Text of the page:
The highlight of the evening, to me, had to be when she came up to the balcony and started interacting with a man who at first seemed like he didn’t want to be there.

He told her that his mother and his brothers had died and that he had been in prison when one of his brothers died. Caputo asked him “I’m getting a feeling that you’ve done something on your own, like you started your own business or something where it was just you who did it.” And, the man responded, “Well, I was locked up and got out four years ago. I’ve been clean and lawful since then, though,” and the crowd applauded.

Caputo joked with him and said, “I saw you when I got up here and thought, he doesn’t want to be here. His girlfriend must have dragged him here, am I right? And he reluctantly agreed. The more they interacted, the more he started to feel like she actually was connecting with his mom, especially. As they were finishing up, he asked if he could take a photo with her and she obliged.

Even if Caputo was not actually communicating with this man’s mother, she touched him in an authentic way that left him in tears and changed for the better in some small way.

That’s the main point about her that cuts to the core of the experience. Whether I believe her or not, it doesn’t matter so much because the millions of people who do believe in her abilities see her as a person who can help them seek guidance or closure after a loved one’s death.

Caputo later started talking with a woman who claimed her husband shot himself and she was standing right next to him and holding his hand as he did so.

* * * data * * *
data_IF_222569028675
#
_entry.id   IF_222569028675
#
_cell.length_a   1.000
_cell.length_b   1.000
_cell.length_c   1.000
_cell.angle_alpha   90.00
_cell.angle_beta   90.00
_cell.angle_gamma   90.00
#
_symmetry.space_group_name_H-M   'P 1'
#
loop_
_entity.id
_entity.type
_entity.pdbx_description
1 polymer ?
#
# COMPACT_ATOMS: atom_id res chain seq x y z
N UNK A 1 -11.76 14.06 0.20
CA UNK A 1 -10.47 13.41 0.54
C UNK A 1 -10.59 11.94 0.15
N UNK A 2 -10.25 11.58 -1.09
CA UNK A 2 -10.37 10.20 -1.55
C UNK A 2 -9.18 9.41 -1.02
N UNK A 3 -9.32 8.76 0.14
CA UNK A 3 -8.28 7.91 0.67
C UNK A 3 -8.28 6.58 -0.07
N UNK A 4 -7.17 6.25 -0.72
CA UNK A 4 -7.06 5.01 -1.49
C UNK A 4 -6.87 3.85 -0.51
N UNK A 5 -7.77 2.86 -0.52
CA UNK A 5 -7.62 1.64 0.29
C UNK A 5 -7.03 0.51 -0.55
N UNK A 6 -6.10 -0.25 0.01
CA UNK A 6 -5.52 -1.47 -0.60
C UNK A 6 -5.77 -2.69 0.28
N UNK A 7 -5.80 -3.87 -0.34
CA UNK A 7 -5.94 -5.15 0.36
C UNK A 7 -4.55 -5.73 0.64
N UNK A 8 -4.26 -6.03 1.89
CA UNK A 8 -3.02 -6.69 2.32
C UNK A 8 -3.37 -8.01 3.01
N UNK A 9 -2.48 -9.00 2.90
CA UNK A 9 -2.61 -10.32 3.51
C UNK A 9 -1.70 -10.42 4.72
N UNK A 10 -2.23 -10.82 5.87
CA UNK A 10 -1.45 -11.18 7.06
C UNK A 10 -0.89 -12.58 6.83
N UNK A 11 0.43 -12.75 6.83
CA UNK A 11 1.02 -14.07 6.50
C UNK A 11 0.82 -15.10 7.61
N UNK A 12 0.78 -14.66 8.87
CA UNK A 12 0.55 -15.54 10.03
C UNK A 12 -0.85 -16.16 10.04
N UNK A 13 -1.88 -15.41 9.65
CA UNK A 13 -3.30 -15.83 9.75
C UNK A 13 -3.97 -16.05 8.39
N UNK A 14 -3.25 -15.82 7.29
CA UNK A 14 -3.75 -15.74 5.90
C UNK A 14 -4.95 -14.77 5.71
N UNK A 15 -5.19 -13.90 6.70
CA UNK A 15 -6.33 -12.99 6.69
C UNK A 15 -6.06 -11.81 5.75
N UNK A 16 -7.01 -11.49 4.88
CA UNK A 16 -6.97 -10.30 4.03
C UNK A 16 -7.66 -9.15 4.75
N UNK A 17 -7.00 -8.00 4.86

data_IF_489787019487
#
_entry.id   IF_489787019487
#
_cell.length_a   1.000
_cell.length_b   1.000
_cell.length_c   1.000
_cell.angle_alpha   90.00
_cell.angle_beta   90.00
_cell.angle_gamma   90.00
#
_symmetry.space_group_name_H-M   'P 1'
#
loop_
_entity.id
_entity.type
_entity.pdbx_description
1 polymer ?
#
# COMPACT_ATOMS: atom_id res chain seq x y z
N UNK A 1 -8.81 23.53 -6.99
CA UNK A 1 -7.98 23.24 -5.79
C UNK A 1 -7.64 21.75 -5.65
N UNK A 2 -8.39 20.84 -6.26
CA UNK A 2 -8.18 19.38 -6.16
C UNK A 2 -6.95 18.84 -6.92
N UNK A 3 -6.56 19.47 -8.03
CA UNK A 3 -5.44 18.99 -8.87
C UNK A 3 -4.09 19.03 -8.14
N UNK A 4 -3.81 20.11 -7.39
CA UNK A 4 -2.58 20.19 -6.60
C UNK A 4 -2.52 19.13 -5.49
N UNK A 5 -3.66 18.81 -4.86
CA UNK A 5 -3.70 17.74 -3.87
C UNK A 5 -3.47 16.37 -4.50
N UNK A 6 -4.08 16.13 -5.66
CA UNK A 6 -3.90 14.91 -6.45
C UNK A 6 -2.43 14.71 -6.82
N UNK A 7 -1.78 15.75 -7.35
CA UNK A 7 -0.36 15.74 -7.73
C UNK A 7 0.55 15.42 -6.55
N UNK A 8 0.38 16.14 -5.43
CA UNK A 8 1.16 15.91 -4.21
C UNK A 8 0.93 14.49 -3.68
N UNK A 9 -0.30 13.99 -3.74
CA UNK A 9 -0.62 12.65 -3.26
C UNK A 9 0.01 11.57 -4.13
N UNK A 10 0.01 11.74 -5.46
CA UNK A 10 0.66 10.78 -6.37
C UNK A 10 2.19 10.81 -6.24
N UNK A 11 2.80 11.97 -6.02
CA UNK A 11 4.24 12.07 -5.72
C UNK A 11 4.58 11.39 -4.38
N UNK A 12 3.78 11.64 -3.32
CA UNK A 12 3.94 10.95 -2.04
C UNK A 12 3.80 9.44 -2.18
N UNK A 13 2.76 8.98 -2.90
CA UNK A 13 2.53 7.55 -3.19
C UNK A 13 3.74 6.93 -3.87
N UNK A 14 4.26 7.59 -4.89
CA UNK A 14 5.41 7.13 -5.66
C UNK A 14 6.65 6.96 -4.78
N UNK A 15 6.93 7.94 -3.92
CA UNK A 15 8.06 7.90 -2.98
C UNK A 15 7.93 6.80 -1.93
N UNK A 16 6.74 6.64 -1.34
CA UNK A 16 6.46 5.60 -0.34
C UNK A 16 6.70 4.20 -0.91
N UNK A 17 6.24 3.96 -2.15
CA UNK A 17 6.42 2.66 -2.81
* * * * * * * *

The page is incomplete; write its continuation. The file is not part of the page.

Her story was both tragic and touching. She said it had been 25 years since he killed himself but she still thinks about him every day. Caputo sensed her pain and said that her husband wanted her to know that it wasn’t her fault.

There was more than one instance when after Caputo would ask a specific question, the person responding would laugh and say, “yeah, actually I did have that…” or “No, not quite but this…”

Again, I think a lot of what she does is more playing the odds and fishing for probable connections, however, she is scarily good at connecting with people.

At one point in the night she asked, “I’m sensing a necklace with a fingerprint on it. Who has a necklace with a fingerprint on it?” An elderly woman spoke up and said that she had her dead husband’s fingerprint on a necklace but she didn’t wear it tonight. Caputo said something to the effect of, “your husband knows you have the necklace and he knows you love him and that you miss him, do you understand?”  That phrase was one she repeated often, perhaps as a way to connect with people more.